A year ago, Officer Fadiya Hamdi slapped fruit vendor Mohammed Bouazizi across the face in the small Tunisian town of Sidi Bouzid, setting off upheavals that caused three seeming Arab dictators-for-life to lose power: Ben Ali of Tunisia resigned on January 14, Mubarak of Egypt resigned on February 11, and Qaddafi of Libya was killed on October 20. (In addition, Saleh of Yemen resigned on November 23 but that appears to be more a ruse to hang on to power than his really leaving office.)
Three observations on that slap: First, it brings to mind the famous fly-whisk incident (French: le coup d eventail) in neighboring Algeria on April 29, 1827, when the dey of Algiers (the Ottoman ruler of the region), Hussein ben Hassan, struck the French consul, Pierre Deval, with his fly whisk. The French government exploited this episode to go on to conquer the whole of Algeria over the next three years, and stayed for 132 more years. Granted that the fly-whisk was a manufactured incident and the slap a year ago was a real one – still the resemblance is striking.
Second, the slap confirms the butterfly effect – the idea going back to a 1972 academic paper by Edward Lorenz, a professor at the Massachusetts Institute of Technology, “Does the Flap of a Butterfly’s Wings in Brazil Set Off a Tornado in Texas?” that a miniscule, remote act can have momentous and unpredictable consequences.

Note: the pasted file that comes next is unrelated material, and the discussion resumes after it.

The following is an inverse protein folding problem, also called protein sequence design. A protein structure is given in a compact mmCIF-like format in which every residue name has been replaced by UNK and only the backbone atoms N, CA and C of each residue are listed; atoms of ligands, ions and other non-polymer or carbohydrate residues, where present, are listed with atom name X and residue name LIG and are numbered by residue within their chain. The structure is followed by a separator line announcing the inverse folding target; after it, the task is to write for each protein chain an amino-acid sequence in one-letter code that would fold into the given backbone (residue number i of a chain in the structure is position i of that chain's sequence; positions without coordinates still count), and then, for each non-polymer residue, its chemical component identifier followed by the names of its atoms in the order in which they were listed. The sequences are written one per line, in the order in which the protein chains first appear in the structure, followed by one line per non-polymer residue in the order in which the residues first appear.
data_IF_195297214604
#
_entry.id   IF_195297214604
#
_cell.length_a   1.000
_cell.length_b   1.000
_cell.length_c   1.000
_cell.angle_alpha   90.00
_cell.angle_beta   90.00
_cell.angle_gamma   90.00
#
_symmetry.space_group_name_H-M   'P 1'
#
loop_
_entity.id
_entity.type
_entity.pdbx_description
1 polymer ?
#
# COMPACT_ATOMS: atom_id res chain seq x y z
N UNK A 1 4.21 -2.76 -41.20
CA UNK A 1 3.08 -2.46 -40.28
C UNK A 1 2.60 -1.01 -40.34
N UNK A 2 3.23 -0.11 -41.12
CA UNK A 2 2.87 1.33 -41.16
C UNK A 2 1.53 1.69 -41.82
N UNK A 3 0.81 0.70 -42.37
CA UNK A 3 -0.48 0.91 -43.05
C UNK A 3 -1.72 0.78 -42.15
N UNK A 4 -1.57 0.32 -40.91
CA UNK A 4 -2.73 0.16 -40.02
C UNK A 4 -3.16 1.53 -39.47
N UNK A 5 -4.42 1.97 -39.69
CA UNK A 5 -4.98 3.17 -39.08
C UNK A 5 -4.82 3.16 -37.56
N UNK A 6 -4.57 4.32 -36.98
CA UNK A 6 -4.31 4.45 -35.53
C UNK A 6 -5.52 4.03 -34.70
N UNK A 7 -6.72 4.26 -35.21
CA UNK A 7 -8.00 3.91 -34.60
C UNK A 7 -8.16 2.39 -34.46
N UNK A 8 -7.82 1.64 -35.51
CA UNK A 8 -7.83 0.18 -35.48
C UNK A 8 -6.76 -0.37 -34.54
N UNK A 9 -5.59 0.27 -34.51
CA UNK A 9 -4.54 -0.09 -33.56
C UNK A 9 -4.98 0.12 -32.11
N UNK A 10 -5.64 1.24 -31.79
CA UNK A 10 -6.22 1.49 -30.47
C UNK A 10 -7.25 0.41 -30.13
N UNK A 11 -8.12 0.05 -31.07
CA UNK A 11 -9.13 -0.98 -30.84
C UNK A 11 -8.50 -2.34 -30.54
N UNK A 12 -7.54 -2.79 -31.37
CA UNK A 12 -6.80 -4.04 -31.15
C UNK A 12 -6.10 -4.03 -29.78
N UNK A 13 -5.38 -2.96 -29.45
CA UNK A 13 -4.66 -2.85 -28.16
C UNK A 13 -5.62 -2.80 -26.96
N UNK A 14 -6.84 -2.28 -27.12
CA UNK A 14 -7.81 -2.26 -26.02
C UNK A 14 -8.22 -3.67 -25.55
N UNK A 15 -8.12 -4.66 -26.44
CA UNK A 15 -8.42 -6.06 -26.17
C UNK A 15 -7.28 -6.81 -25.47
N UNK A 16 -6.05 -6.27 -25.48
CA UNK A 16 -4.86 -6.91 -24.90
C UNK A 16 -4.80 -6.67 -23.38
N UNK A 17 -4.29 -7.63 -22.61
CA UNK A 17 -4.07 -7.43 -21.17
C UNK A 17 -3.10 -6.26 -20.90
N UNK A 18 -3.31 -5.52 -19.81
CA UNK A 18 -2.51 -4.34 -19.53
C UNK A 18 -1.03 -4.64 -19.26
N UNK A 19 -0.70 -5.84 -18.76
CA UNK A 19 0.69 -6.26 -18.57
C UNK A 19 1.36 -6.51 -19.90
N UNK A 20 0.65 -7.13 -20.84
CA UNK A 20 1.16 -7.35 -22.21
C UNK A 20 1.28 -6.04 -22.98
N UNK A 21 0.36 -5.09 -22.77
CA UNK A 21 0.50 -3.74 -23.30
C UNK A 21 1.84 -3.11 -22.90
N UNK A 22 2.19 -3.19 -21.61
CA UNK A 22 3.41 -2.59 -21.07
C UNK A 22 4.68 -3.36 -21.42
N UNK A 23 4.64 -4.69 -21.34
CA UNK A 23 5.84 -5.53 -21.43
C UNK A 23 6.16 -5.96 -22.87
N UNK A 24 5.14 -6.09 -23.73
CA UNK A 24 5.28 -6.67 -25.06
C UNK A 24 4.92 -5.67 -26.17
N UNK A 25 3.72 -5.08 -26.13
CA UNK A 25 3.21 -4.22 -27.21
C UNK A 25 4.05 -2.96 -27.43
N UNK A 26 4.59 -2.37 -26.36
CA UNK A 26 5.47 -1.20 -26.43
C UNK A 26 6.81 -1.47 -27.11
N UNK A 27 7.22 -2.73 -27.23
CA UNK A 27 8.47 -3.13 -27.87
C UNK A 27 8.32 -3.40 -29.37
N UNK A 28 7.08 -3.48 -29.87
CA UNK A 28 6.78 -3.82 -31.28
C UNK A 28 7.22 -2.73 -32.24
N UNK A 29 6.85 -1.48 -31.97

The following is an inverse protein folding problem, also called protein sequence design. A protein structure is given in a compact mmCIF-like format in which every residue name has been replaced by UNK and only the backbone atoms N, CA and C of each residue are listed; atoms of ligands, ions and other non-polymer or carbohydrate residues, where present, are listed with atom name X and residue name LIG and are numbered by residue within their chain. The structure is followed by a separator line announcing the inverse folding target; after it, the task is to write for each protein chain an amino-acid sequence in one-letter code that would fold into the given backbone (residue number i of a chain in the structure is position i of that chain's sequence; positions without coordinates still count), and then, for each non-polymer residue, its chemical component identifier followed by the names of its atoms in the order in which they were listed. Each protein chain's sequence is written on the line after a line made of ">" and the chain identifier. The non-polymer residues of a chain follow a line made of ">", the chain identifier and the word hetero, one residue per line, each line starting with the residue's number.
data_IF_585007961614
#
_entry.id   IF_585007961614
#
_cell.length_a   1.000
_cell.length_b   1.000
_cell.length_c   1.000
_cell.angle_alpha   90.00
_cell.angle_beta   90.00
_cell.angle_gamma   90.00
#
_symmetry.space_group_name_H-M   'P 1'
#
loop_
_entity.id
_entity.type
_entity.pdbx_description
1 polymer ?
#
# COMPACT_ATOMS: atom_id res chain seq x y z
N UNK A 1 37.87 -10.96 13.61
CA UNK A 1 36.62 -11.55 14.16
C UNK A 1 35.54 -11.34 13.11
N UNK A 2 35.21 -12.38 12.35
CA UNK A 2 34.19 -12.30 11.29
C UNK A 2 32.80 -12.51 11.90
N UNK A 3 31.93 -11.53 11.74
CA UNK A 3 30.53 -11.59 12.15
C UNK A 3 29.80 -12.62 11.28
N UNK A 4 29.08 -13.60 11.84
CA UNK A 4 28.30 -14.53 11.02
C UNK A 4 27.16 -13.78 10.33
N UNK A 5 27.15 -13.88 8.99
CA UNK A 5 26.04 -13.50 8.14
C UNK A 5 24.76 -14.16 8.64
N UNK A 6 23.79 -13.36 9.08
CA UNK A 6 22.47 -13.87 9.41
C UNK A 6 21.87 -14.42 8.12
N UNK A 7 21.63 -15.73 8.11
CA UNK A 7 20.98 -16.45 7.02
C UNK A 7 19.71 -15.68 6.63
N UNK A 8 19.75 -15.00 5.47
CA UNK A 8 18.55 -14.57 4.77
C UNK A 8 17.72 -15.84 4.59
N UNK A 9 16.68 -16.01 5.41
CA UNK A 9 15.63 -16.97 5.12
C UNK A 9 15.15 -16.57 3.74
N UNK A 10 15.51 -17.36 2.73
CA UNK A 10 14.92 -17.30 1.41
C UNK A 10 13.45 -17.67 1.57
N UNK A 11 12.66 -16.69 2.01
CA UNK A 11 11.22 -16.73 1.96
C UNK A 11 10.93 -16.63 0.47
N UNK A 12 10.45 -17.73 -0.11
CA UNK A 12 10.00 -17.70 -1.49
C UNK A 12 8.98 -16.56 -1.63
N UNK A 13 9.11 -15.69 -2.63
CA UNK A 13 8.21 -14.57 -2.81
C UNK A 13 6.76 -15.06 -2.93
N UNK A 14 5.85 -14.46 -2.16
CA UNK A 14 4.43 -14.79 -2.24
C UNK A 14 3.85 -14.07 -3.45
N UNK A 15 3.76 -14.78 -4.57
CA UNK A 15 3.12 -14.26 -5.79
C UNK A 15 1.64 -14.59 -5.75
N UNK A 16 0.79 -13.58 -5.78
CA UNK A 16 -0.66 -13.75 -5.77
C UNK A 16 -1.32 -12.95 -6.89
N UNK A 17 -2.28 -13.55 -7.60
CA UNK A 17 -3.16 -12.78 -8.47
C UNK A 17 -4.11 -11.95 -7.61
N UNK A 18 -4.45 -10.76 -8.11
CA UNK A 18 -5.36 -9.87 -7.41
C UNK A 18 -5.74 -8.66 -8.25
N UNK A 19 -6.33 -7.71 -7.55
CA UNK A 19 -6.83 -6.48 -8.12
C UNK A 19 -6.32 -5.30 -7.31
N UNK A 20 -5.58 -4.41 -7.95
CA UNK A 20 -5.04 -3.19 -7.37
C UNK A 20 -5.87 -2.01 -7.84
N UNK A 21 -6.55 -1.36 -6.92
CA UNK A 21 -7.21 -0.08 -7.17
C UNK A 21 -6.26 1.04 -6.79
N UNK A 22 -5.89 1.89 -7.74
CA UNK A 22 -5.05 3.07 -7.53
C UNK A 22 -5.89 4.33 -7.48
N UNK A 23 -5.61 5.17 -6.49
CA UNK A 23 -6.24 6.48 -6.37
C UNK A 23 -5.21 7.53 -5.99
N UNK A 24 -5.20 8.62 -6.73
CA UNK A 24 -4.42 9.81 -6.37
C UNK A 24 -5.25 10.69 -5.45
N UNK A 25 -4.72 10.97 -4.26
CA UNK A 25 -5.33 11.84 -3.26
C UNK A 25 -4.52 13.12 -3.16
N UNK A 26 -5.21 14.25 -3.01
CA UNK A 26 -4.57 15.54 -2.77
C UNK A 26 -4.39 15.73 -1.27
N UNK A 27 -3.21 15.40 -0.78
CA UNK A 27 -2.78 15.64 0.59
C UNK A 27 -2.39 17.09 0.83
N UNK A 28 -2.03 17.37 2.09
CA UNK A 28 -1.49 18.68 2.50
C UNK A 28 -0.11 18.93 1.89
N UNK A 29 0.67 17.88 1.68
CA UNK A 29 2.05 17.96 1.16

Third, the events of the past year should put forever to rest the notion that Muslims are fatalistic. As I put it in 1983 about pre-modern life: “Although Muslim subjects were often referred to by the Arabic term ra’iya (tended flock), indicating their passivity, it would be more apt to see them as cattle which, normally placid and complacent, sometimes turned against authorities and stampeded them. Rejection of the [traditional order] happened rarely, usually at moments of extreme crisis, but often enough to keep Muslim rulers apprehensive.” Indeed, those rules should not underestimate the volatility of their masses.